Newspaper Page Text
"THE RE-CONQUEST OF AMERICA"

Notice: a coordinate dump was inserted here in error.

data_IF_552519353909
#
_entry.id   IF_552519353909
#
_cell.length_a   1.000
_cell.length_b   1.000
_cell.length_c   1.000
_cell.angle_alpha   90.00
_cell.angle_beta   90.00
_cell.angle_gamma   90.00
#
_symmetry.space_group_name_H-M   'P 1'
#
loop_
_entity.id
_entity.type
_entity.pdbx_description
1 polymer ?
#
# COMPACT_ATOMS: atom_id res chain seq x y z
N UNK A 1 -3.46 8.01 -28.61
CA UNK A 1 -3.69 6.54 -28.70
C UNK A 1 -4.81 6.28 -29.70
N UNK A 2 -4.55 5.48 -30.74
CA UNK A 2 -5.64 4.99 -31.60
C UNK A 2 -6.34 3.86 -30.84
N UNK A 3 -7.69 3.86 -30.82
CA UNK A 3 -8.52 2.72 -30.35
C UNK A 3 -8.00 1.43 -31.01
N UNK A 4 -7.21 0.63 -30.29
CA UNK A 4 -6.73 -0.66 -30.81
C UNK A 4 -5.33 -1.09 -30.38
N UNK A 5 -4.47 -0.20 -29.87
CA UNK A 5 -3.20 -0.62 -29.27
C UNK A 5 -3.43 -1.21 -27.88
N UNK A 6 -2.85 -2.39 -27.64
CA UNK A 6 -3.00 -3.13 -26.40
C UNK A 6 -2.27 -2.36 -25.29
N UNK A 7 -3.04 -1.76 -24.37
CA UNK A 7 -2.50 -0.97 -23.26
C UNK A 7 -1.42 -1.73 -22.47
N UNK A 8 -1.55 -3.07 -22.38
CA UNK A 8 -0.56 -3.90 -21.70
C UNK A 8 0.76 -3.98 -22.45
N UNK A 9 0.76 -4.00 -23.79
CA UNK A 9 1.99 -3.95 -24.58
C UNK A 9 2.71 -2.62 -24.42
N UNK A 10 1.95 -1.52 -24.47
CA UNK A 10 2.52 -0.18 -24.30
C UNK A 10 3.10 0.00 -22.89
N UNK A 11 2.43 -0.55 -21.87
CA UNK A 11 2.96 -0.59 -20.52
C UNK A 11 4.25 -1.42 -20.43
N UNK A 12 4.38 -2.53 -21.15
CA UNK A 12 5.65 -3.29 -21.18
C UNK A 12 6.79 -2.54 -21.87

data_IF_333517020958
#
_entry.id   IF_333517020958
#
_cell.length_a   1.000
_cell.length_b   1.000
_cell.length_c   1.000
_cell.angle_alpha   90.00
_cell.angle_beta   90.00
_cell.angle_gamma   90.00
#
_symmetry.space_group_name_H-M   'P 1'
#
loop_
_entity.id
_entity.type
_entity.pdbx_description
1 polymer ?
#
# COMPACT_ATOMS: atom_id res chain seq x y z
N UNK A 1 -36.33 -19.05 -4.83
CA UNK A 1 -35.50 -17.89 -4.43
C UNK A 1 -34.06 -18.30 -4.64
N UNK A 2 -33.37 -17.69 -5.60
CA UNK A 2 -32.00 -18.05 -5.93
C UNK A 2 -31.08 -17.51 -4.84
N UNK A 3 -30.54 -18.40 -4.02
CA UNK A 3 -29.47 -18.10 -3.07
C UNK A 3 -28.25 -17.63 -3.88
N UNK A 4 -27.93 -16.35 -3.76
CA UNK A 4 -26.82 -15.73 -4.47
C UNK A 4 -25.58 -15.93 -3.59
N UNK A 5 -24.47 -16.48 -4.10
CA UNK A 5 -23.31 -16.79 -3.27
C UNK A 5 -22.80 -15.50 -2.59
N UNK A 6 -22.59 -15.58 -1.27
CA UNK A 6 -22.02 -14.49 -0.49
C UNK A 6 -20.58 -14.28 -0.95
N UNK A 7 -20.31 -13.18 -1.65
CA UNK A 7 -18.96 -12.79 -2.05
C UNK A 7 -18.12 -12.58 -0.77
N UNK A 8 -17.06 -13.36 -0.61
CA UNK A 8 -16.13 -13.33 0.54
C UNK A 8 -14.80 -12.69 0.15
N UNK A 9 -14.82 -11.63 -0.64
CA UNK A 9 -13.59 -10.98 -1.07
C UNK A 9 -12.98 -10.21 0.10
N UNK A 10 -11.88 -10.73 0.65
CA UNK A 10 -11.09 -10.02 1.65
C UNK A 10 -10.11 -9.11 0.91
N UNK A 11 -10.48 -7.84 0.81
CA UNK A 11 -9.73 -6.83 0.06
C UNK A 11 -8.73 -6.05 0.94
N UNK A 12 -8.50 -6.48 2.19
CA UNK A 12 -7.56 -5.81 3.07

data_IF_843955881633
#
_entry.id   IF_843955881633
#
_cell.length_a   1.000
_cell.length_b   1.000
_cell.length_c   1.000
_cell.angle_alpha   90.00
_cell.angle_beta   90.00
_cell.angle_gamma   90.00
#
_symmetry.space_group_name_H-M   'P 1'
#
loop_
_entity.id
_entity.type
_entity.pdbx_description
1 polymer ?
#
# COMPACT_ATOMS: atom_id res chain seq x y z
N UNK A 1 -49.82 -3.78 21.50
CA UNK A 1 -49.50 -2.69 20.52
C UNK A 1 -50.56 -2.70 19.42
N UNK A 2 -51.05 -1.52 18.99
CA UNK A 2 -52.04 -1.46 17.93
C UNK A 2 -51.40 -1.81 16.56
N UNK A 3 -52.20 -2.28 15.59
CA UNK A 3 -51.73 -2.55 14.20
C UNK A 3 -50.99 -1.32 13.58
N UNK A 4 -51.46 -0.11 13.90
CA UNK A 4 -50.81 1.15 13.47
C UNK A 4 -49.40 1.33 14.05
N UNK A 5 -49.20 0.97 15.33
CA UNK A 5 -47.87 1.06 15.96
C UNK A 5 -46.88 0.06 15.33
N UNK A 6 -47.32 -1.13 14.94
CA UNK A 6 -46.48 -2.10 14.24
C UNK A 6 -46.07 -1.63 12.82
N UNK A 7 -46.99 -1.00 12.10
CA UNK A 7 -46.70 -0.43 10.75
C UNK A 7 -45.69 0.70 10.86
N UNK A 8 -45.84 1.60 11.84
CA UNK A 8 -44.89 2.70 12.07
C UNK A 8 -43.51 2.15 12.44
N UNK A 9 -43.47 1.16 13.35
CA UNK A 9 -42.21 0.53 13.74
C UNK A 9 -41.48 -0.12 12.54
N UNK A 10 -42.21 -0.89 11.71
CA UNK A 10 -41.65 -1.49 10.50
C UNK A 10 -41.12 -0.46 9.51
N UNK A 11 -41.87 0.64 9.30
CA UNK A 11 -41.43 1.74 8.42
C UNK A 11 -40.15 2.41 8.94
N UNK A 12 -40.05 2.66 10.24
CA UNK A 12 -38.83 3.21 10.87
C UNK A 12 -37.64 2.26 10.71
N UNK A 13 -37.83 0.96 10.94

IS REPORTED MOVE TO MAKE WILSON HEAD OF LEAGUE PART OF PLOT? Besides a Privy Purse of $100,000,000 to Run Private Wars, Campaign of Blandishment of President Is Outlined in Satirical Report to Lloyd George No docIumentI of its killd inll y.rrs .t.s ct(llis'tl sucli a sti i:n V.tashlningtAet .s. the re'tmarkablle l)ltplletl entitled ."The RecOllnquest of America," tlh(' fotlilth inlstalmente of which is 'epli',urnil by the Illletin froml the New York'i Call today. Evitlently a satire, it intimnlates 'that the public policy and popullnlr psychology of the United States for several yean'rs hias been c'Onlltrolled by the BIritish foreign office. The original Ilanphlet bear's the imprint of A. (Gordan Brown and Com paly. 164 IEast, 37th street, New York city, and the publi.hers explain that the test, in typ)'wrl'itteni form, was found neal 51)0 Madison avenue., that city. Inquiry revealed, they say, that Sir Williaml Wiseanl , chllief of the liritisai secret service in America, had recently residird these. The pamphlet purpolrts to he a reporlt by ain anonynou.s u ilter to PCiesi Mittistter Lloyd George of EIng'la.mtl IFOUTl''H IN STA I,tNE?'T. I ccnfe;s I am a litlie uneasy loet in the exigernci,. of diplonmatic combat. Mr. Wilson may not have found the joy he anticipated fiom matching hi.l w1lts against the best brains of Europe. lie is easily slighted and remark ably vindiCtive. It is in the highest degree desirable that any trnaces of resenlntmnt his mind may be .:trhoring against us should be radically removed before he returns. I would, therefo;e, suggest that he work otf adulators, however, should be instructed to consult the inventories I have prepared (Appendices 45-I 1, which show that he is now surfeited with diamond stomnachers., brooches and bracelets. Gobhelin tapestries. mosaics and vases, gold caskets and plate. The program we arranged for his' visit to England (Appltndix 33) in cluded a royal recopion at hucllkijlg- h1am palace, With which the president was well pleased. This fruitful visit of the president to the king should be returned as early as possible. I would suggest that as soon as the president is settled once more in the White house the visit should he h , turned by his royal highu ta . t.i prince of \Wales. who would be aw' abnmirable representative of iis royal site, and would satisfy Pre'ident \\il sion's sense of.fitues: . It is, pelrha),;, unfortuinalte that therr is not a pi esi <dential daugliter of the pIrinces'N age. lor such a 1niit0n would have greatl. adlvalted ourl' purpose. 1not o11ly with the Amierican p1eople, lbut also with ,a pt'esident who feels that Ie'.te matje.-it snhould be puniishniC with 20i ,eary inlpris.onnltllt. and who acts as if hIt. 4 onsiders his son-in-law, IMr. McA.\doo, as his hrir allparieut. Siti John to Rel'view Fleet. 11is royal highnss. the I ineer. should hate a brilliant eunturage( ct our .\nlerical-born nobilily. Aho tl. the time of his conting the granl fleeo might make a demlostralton in Amnelicun war.ers. pr~(fcrably (if New port, 1 II.. so that Lady Gerard, Lady Silus, Lady SIrs',,. Ladvy i:odtlin:ai amidi the wives of our oth r knight.. might participate. And Fichli Mar shtl Haig wilth Sir .Johu l-ershitin r.lgbht review the' Amnericaii ftlO~cS. During Ihe \isit splecial colr .t-:ic-s should he shown to the :pe'ihnl(s and professots whom I have ls!ted i.r Appendix 23. 1 would also suggest that a comlplete progralg of socdii favors 1e .artadlgt'd for the palrsonis, editolr:; antd newsp.paer plroprictors th Appenrdices HI and 2i6. A new orde r might he created to reward tIhe 'ele braints of tine visit, thie royai orlitlh of the .lilgrims. It should hate Il. re, degreet., klights' grand cross knights' bachlor, and col.mnn d.;il st. With respect to the two knligllhte cla.SCs. We could. of course. re.asi. r ihe susplicious by Mr. A. Manrlice low's patent device, first desi ribted in the New Yourk Times, ,.:c. 1. 'I 8 I Appendix -4 t, which lknightted by t. n withholding of the accolade. Would you. how;-ever, kiudly give instructions to the publish ers of Whittaker'i allanllul , anud of the official regtslers, to dtielcti in their next issue. from their lists of British knighit, lhe names of Sir John Btiddtl. Sir Tasker Bliss. Sir J. D. Mae- :i-chan. Sir "tytoil Mtat.i.. Sir .'olin Pershing, Sir 1-lugh lod man, Sir William. Sins, Sir Juo seph St res, . and the ot;her Atmclriclnl lilnights, as .their in chision in tihe 1919 is',io hai tended to shake Americaln faiithl in Mr. Low's ingenuity? - Qualifications for Envoy. Too great attention cannot be giv en at this time to the presidential pe tuliarities, for his devotion to our purposes will depend upon our ability to pander to them. I would suggIg''t that hlle now alubapsador to W'ashl ington' should he chosen only after the ' most careful thought. He should not. be too elert,- lest Mr. \W lso lshut him. He should be able to evince hilarity at the. umost venerable J.est. i!'),niattet' how ofiten hie ilinat have to; suffer it. This qualificaition is vitally i imJ olltant whether Myt. WViison's "blunmr" is merely' alssunted to per. petuat'e the "iulmlian" tra dition ('stab-i iishede fotr presidents by Lincoln, or ! whether it is a studied descent fronm Jove-like isolation to Jove-like jest. T''he ambassador should he a WVilson worshipper. I inclose I Appendix 2"I resumes of the methods of worship[ practiced by various members of the inner-circle. 'The appointee would tldo - well to familiarize himself wit them. and omy services are at his disposal shbuld he desire more extended intor1 imation on the method of worshlli tie selects. He should, of course, be a ,onlmboner, that we may not lose dem ecratic favor; preferably a professor, and sufficiently subsidized to be able to entertain regally. If a list were salibitted to Mr. Wilson he might be prepared to indicate all of whom he lid not 'approlve, and the one against whoe lie expressed no prejudice thould be appointed. The pressing uned of our .embassy at Washington is-not so -much an ambassador as a gentletinn-in-waitilg to the presi denllt. (Could lRunl Owll Wars. t would suggest. furthi-r. Ihha his poowers p: Iresident of the league of nations should be left undefined for the present. He ilay be trusted to assulle what power he can, and to use it in the in!terests of the crown. A grant ,of a privy purse of $100,i000,000 wotuld prove i.most accetable to him and would be useful for pri vate espionage, private wars, Si berian ruilroads, .et. His ap Ilointonrnt shoulldl be for life, and you niight r definitely promise hilt1 that any instructions he nly care to convey concerning his successor will receive the most c;:ilful atteintion of his maj ist y's govi'rnn u.1t. tlh, -.ucce0"s which attendl'd thlt ther c?-cent postiage stanllps beating totsr flag was remalrkaitble. A new is sll'e. 11 league of li1t ions issue. 1m1ight he arranllged. The preridenlt I feel convincd. could he readily induced to :pray iwht his majesty condiliscend to gl'ra c with hlia royal c"ollnnl. latnnce all cstainls of a \vaile of it cents antld 'ndtrt'. His umajesty, in reply, with tlOl tact that distingilishes hilll. could sugget tlhtll, inasmuchl as theI league was eissenlially a union of the1 English-speking wor'l in whichi the president's aulth!olrity was: no le:es thanl his mlaj'sty"s. 1Ihe Sai pslls~ should )be tdiorned with the royal and the' presi dentlial colunt(nancll'. choek by jOWlj atnd that the presidenial shouldt be' forenmost. Wilsoni'an Text honks. A sugge1 'nl has hoin made to mile! that. excerpt front l thle preident'.. s spech<s should be priinted in rEng lish school honlks. This would doubtI less pllase thil schloohlmaster ill the president and it would enable us 0to ilntroduce our school books linto Lis I ciouil try. that a playing card should he callhl. 'I'he reident should carry his picture ranlking in play lahove the ace, king and qleen, a: sustitute for the joker-1 men tion but do not advll ocate. Perhals instead of these scatltered sugg-stiotti 1 slhouhtl :ellniit to you . eolntletl plan fi l tile hiandishilenl of the president; but the flowering of the myth of the birth of a hero. which his C'arlisle speech discloMsed, together with the evidence in his sub sequentl discourses of a sacious andll(l griandiose develotpmentt in his power: of s.iif-hypnotismn made tole feel that his mental comnplexes, since I last studied them. had undergone changes which, not having investigated, I could not analyze, far less perfect a plan to sutblinaie thetm on hehklf of his inajestly's gove'rnlient. Mloreover. I felt. cniden tha that the opportunity o,f the peace conellretnce had been uteil by you to chart every mood and reIution of lihe president, and that ar raingletuentl had been made not mere ly to predict but also to predeter mnine, the presidellt's conduct. S!andinoli l lhind tile .'lesident. Nevertheless, it would be well quickly to reinforce hint in the pres idency of the league of nlatiolls by staging the first session of the league in Washington. This will von vince these simple people that they are the league ;and that its ,power re sides in them. Th,'ir pride viu this power should be exalted. Perhaps you. yourself, mincrht con descend to visit this country. Or. it that be impracticable, you might send such noble statesnmen and stately noblemen as will suffice to make of the first league session a spectacle of unsurplssed brilliance. Indeed. it vlould be we-ll to itcommence at ain early date a series of spectacl,,s by which the mtoh lmay be diverted froni any attempt to think too tmuch of matters beyond their province. The sucess of tile ,offre, Viviani. BIalfuillr, and other mlissions ill :Lm iug the people while the country was quietly put into the war, shows that similar missions would likewise amunse the people---while the country was quietly -pat into the league, I. twould suggest that nmissions of thanksgiving to Aitericta wb organ ized, and that his mIajesty, the king of the Belgians, ('ardinal Moercier', Field Marshal F,'oeh, Venizelos, and an eminent J ialiian or I wo. he sell seriatint. 8,00)0 1Miiterrs in Line. X\hile awaiting theS. diversion f;or tlhe vulgar we are incessantiy in ruceting them in timn wonder's of th league. Its praises are thundered hb I tlr press. decreed b1 olr erlig .::ide l. ., ar:l Pro' s seed by our pri fcs.e re, Our l.ithors, writers., an( , ': ll'ere art't ; i; .yr. t ig its (. lec te, virtues \i for whtrtsc, veir will read o listeI. As will be seen f'rom Appendi: t,. circullal :r : sued by the l-"agruo o nr.iols comunittee, \w". Ihae enliste, rS,tl0 pulipitsers as propaganiilts s fo he league. g 'e havre orga.ized intel national and national ::} nods, consir tories, convocati.ons. (onrvtlvrtiont e:itncils, colgresstes. Gcromliittees, coil fererces, and assmblllbes. as well a their state. unilllllti p:l, and distric eqluivalents to herald the birth of the, league as the dawn ol untvel'rh peace. A special Sunday will be ob .ri'Ved as league Sunday in al hilU'rees. In Ihis ('coillOect.ioll Ima)y iremark I hat the appointlllent of ilr Iirtymon.l IFosdick to the sec'retar'in t (he lia'lle, has pIlelased not onli rIthi liockefeller interests but also the I less disingelnuos uplifters, for I: .stamllls the leagºl-i' as ian endowed or Sl'aniation florl prlomisclouls uplifting 1'inder' tile triple crownl of I'eligion, re i spectaiblility aind finance. Agriculturalist. bankers, brokers chartered acnt nlants, chemists, ani ill other t'functional groups capable o exerting organized professional, busi nles, 1-isaUcial or social lpressuril.e ar meeting to indorse the league in thi lalle of peac.e, progress and pros perity: (;olllper's' Able' Assistalnce. Mr. Gompers has persuaded or dragooned the American Federatior of Labor to pass a resolution in favo of the league. 'True. he had first t placate tIhe Irish members by a resc lution indorsing independence fo Ircland. but that, having achiever its ul'purose. lmay now be forgdtt.en o added to the futile senate aicd con :;reesional re':iolutiotns of the Famn puttrilrt. The labor delegates hay apparently construed the leagule a "t contract by nhich Russian, Chitnss. and Mexican workers will labor tt uppor't in merited ease the America worlkers who won the war for lih weak. The league of small free Gerinal nations, under the aegis of Mr i'lhomas Lllmont,. havinlig fedri an( tauglht all who coruld lunoch and list:en has been linked with the Carnegi. T'lrust Leltague it Enforce Peac tagainst IGerotlllnny, ulnder whose aius piee; Mr. Taft has been dizzily tour ing. We rhave induced the Carnegi' !rusteer's to send hinu on yet anothe tour' of 15 states, and we are silrtu1 laneously sending out 2.000 speaker to the labor centlers anld 4.01100 o tIl far mlers. 'i'll( World's Peace Founda tion ha, issued for us a series of league o nalions pamphlets, which, with ou other literaturle. tax the lnails to the limit of their capacity. Our newspa per correspondlents and letter writer and e)congressional telegirami sender have also been rmobilized. Our filn I collncernl1s lare prepar'ilng an epoch I making picture entitled "The Leagre of Nationls." In lrief, our1 entire sy tern of thought cn('utvol is wvorkinI Ieaselessly, Iir'elesay, rilthiessly, t Ilnsure the adloption of tlhe leat"w' And it will Il adopted, for businesr wants peac'e, the righteous canno'it Ire. sisit a ovena nt\'al. and ti( politicians !tfler' shladow-hol, Oxing 'for' pallr.iaglt plirses, rwill yield valiantlly lest th a'tte of thle wantoln ianid wilful pur'su 1 To be continued. PLAN FLIGHT FROM LONDON TO ARGENTINE 1y DON 1E. CHIAMIIRMI AIN It niied Prie.s Staff (Correspondent. .ondon.- (By A.Mil. - -The firs attempl)t to fly the Atlantic from Lon don 1to Buenos Aires will be staged in August, if plans of British airahiu ml nufactuires do not miscarry. Victkers. Itd., ulllallufltl.ulrers of til Vickers-Vinty aeroplane,. which, pilot i'd by CaIt. Sir Johu Alcock and Lieut. Sir Arthur Brown. slpanned th: ocnran bete ct(n .Newfoundland( anl Ireland, are now building a huge air. ship which. they hope to have colt pleted by August., It is beint built along the line.s o1 the 11-34 and has been christened the Rl-So. In addition to a large reen the airship -will carry 10 passengers all of whoml have booked their seat: d.t $2,500l per seat. 'I hree of ,thoe who have booked i-assage are Sir Woodman iBuri bridge. his wilf. Ladly W1oodnian, and Ri. H triffitht. Sir Woodman and GriffithI are the directing heads of Hlarrod' which has stores in 1Buenos Aires and London. Lady Woodman. if the flight is successful, will have the distinction of being the firsi woman to crous th.( ocean by other than boat. It is fig ured the trip will be madC in four days. saving weeks of trawel. Discussing the commercial use ot aviation in the future between Sonth America and Europe. Sir Woodmanu said he did not belief 0 it would offer I i osrious competition to steam:irs. "'It will work wonders in the way of pas s'nger traveling and will also be useful in carrying st los. jewelry andi silks." said Sir W\oodnlanl, "but it would be too costly to ship goods."' Ile exprelssed confidence that eventually an aerial mail and pas senger rout will be established be twein Europe and South America. He will return to London through the United States where he will In vestigate American department store methods. HIOUSE PASSE*S Bil.. (Special United Press Wire.) Washington, July 25.---The house passed the agricultural bill after passing the senate amendment al lowing homesteaders to leave their farms during the drought. without losing their rights. SAY YOU SAW IT IN BULLETIN.I LEGAL NOTICES. ALIAS SUMMONS. n the-District Court of the Second JudiEitl District of the State of Montana in and for the Cou:nlty of Silver Dow. . label Givens, Plaintiff. v\.s. John H. Givens, Defendant. 'he State of Montana sends greeting o the above named defendant: You are hereby sunlnlcued to an wer the comdplaint in this act on. vhich is filed in the office of the lerk of this Court. a copy of which a hery.with served upon you. and to ile your answer and serve a copy hereof upon the plaintiff's attorney :ithin twenty days after the service f this summons, exclusivte of the ay of service; and in case of your ailure to appear or rnswnr, judg •lent will be taken against you by efault for the relief dcni ndcd in be complaint. A. general atatement of the facts ontained in plaint tiff complaint, re as follows: That the plaintiff and you inter narried at Butte, Montana, on or hout the 20th day of Septembau=r 915. and ever since have been1 and ,ow are husband and wife; that forp ore than onle year last past. preced ng the eontnencemont. of this n.: .ion, plaintiff has been and now is n actual resident of the State of lontana; that for more tlhan onu. ear last past preceding the, com-t uencement of this action. you have Teen guilty of wilwill det-ertion oward this .plaintiff; that yon oluntarily separated yourself from his plaintiff with the intent had and ntertained by you to desert this laintiff and ever since have volun arity lived separate and apart from aid plaintiff with the intent to di ert this plaintiff; that, you have ived separate and aptart from this laintiff during all of said period of ime without the consent of the said dlaintiff and against her will; that "ou, disregarding thb solemnity of 'our marriage vows, have for more han one year lact past been guilty f extreme cruelty toward this plain iff; that as the issue of said nar 'iage there is one child, to-wit, a on. Jack GivenS, three years of age; hat, the said minor child is now in .he care and custody of the said Ilaintiff: that the said plaintiff is fit and proper person to have the are and custody of said minor child; hat you are not a fit and proper ierson to have the care and custody if said minor child. Plaintiff prays judgment that the fonds of matrimiony heretofore and ow existing between you and the I aintiff be dissolved and forever et asidi ; that the plaintiff he' warded the care, custody and edu ation of the sail nlinor child, and or such other and further relief as o the--court may seem jult alnd qu itabhle. Witness my hail and the seal of aid court this 24th day of July. 1. 1). 191.9. OTIS LEE. Clerk. Bt;y ',60OS. FOX. Deputy Clerk. .I. A. 'T'yvand. Attorney for Plaintiff. (First publication Juily 25, 1919.) Irder t, Show Cause lWhy Order ot Sale of IReal Estate Slhould Not Io Mlade. n the District Court of the Second Judicial D)islrict of the State oi Montana. n the matter of the Estate of John I. MIcClernani, Deceased. Bertha K. McClernan, the adminis .rutrix of the estate of John B. Mer 'leIrnan deceased, having filed her )etttion herein praying for an order .if sale of the- real est.ate of the said :lecedent for the purposes therein set forth. It is therefore ordered by the ludge of said Court that ill personl Ilteresle d in tlie estate of said dc :eased appear before the said Dils riot (?Cout on Saturday. the 9tlh day if August. 191]9, at :10 o'clock in the coretoon of said dhay, at the court *-oom of said D)istrict Court at. the ourthouse in the County of Silv\.ii Bow. to .show cause why i an ocird shotlld not be granted to the said td(linittratrix to sell so muclh of the real eslaie of the said deceased a: -hall be necenssary. And tihal a copy of this order ht published ;t, least four .successve weeks in the Butte Daily Bulletiun, t news~;pa..P printed and publised In said ,ilt r Bow County, State of Monta Inta. EDI)IN M. LAMIU, Judge. )a!cdt .tuly 10, 1919. ( First publicatioll July 1 1, 1911i.) ItlUll NEW1 DENTISTS Four uc en. three from BIute and 311e frl'otl AnacOllda. were admitted co pratl !c dentistry in Montanl after cexaminnations before the state denltal hI;,crd yesterday afternoon. Those admitted to practice a.re Louis Neyman. Robert .I. McNaul Iand Edwatrd P. Lieoninailn of Buitt.e and Ballard F,'. French of Anacondai. U U " Everything in the store : reduced during this IStock Reducing IS-A-L-EI I5 EI I QQuality Trunks, I Suit Cases, I Traveling Bags a -All reduced- * Montana I Trunk " I Factory m J. BETTMAN & C0. SW 1 S-- 09 I WEST PARK STREET. S.n i LIFE STORY (Continued From Page One.) and as hd grew older served mass for Father Eugene Sheey, the famous n f ghter-pridst who took such an active pnrt in the Easter week rebellion ini Dublin in 191.6. As a buy De Valera was noted as a prodigy lii matlhdmatics and ias a young man he became instructor inI that science at Maynooth. When the Irish people seethed at the cruelty! and oppression of 700 years and finally canie to the conclusion to again fight for their liberties that were denied them, the young profes- - sor of mathematics entered heart and soul into the organization of the peno tle and by the fire of his impassioned oratory immediately became a pub lie figure. Easter Week ('Comnnr.nder. - During the fighting in Easter wevek. he was one of the commanders under Pearse and Connolly, and, according to the testimolny of British officers of the regular English army, dis played milita.ry skill of a high order. It was I lie raw minute men uinderr the command of De Valera who wit h :itood and actually whipped superior numbers of regular English troops supplied with artillery and machine guns and captured tnrmerous British officers and men. De Valera's com pany of less than 100 held out until orderad In slrrender by Commander in-Chief Pearse, after it became ap parent the lish caause was lost. Following his surrender, De Val era was tried with Pearse and Con nolly and others of the Irish leaders by courtmartial and, like the others, was sentenced to be shot for treason and rebellion. Because. however, of representations made by American officials of De Valera's American birth, he escaped execution and lrid his sentence commuted to penal terv itude for life, and was sent with the first batch of Irish Volunteers to Dartmoor prison. Revolts in Prison. Even in prison the dauntless revo lutionary spirit of De Valera became evident and lie organized a rebellion among the prisoners. The uproar re sulted in the British government re leasing more than 2,000 of the Irish orisoners held, for political crimes. leaving 125 of the more prominent mtiong the [rishnien. including D)e Valera himself, still in prison. One fine day De Valera handed an ultimatum to the chief prison warder on behalf of himself and his fellow convicts. They declared they were "prisoners of war" and declared the) would no longer obey the prison discipline. The act was mutiny and all were ordered confined to their cells. At a given signal front De Val era the prisoners demolished the win dows and furniture in their cells, the noise of the crashing glass sounding, as a contemporary expressed it, "like the thunderbolt of doom." Following this outbreak the men were transferred to the prisons of Portland, 3Maidenstone and Park hurst. 'The prisoners, divided into cquadas, were taken through the coun try in dhains and upon arrival at their respective prisons continued their revolt. Protest meetings were being held meanwhile througlhout Ireland. and publice opinion both there and in this courntry had been aroused to the ex tent that following Mr. Balfour's re turn to England from a visit to the .United States. the prison gates were thrown open and all Trish prisoners were sent forth, free mien. Sent to Iarlia~ment. At the gates of Pp1itonville prison, where he had been 'confined last. De Valera was handed the offer of nom ination as the Irish republican candi date for parliament fromu East Clare. He accepted and running on a plat form which was composed of the principles contained in the Irish declaration of ilidependence, defeat ed his reactionary opponent by the unheard of majority of 3 to 1. Fresh troublle for the British gov eranlent followed. and, with the real ization that Ireland must declare her self in order to present her claims to the world through the peace con ference. De Valera called a national convention with representatives fronl each parish in the island. A pro visional revolutionary government, Ibased otn the Siln Fein as a nucleus, was organized, and the republic of Ireland. with DIe Valera as provisional president, blossomed forth once Since then the newspapers have been full of the sensational exploits of I)e Valera: How he evaded the British police and military author ities who would again place him in prison and possibly execute lihm as a rebel, and traveled in disguise back spid forth between Ireland and Eng land and the continent, and how, de spite the British blockade, he jour neyed to the United States and sud denly made himself known in New York. Seusational Exploits. Many stories have baen told of how he evaded the British in his jouirneyt to the United States, the muost popu lar and probably the truest one of which being that he impersonated al Canadian army officer and tame to :ianuaa on a ct'ittsh transport relItrit- ing Canadian soldiers, and later made his way over the international bor der to Now York, still in the guise of a Canadian officer. How he will mtake his return jour ney to Ireland remains a question, but no one doubts that the dauntless spirit of the once meek- and lowly professor of mathematics, now the embodiment of militant revolution. will carry hlim back to the soil he loves and for which lie offered his life. May t'sce Airplane. And who khows, but that some day in the future, while British secret service tmeln Iwho contitnally follow t the irish leader about, are cooling their heels in the belief their quartY is eafely in bed in his hotel quarters. 1h will be in a seaplane speeding through the night air over the At !attic. once again having given the brainiest sleuths of the British eam Dire's secret service the slip. MARtINIE SIiHRREtSINDERatS. Corp. Bert A. iRodefer of the man-i ritte recruiting station surrendered to cupid and was wedded to Mar-[ ga.ret Hanley, daughter of Mr. and Mrs. Condon Hanley, 1126 Madison street, at Sacred Heart rectory on Wednesday. Corporal Rodefer re cantty returned from France wherei ie iwas- wot:rde in action and 4warded the Croix de Guerre. rI HIGH PRICE INVESTIGATION We ask the closest investigation by our patrons, local or state investigators. KERMODE GROCERY. Phone 727. Arizona Hotel Building. \\ ateiricellui, special per l .. ....---------------- .........-------3c l C(r\ lfoid ica ; .. lb.........--------------------...................... 25c P'! iiI .* all ki , ll ke .......... .---------------------.....................8 c I'lc lmiialnes. C a-------------------- ------20c 'aknicv iun corini. per d .' ---------------------------------75c ar;l'..,i. hbeets. ii. b nches ----------------...................... 25 Tilalli.ler. gieel OlliOlts. jniclle grown. per bunch -...... 5c We sell quality goods onlly at prices that are lower than you pay for inferior, merchandise elsewhere. Just the Thing For Sunday Morning's Breakfast Two Large 25 Coffee Cakes _C SPECIAL-FOR. SALE SATURDAY ONLY Royal Rex Bakery Bakery 22 S. MAIN 2 doors below Rialto Thcater 315 S. MAIN KL . - SOMETHING WORTH WHILE ADD TO YOUR STORE OF GENERAL KNOWLEDGE BY READING Debs Goes to Prison. .................................. 25 Good Morning ..-....-...-..............................10c British Rule in India ........-..........................10c Lessons of the Revolution (Russian).......... 10c Soviet Russia -----.........-----------............-----.................. 10c What Is a Peace Program? .......................... S The Wealth of J. P. Morgan-......................c50 ON SALE AT The Bulletin Office Candidates for Office OF THE Montana Federation of Labor ENDORSED BY SILVER BOW TRADES AND LABOR COUNCIL HELENA TRADES COUNCIL CASCADE TRADES AND LABOR ASSEMBLY AND VARIOUS LOCAL BODIES. For President-Steve Ely, Sand Coulee, Mont. For Vice President--J. C. Whiteley, Butte, Mont. For Secretary-Treasurer---J. T. Taylor, Lehigh, Mont. For Executive Board Member, Cascade District-Charles Heximer, Great Falls, Mont. SNAPPY NEW MODELS Y,,u will fill thei tit ,mr store Someli , li l' di'frent ':from w\itat Dad w re. 'l'Tke a luok ,.over our' lile of goods -----t ie prices are right. A SUIT MADE FOR YOU ..... . ...... $25 AND UP Save ftrom $10 I 1i X lo oe11 uuculledI for suits. They ar'e vliassy. THE FASHION TAILORING CO. M. MORRIS 47 W. PARK SAY YOLU SA1\ IT IN THE BUILLETIN.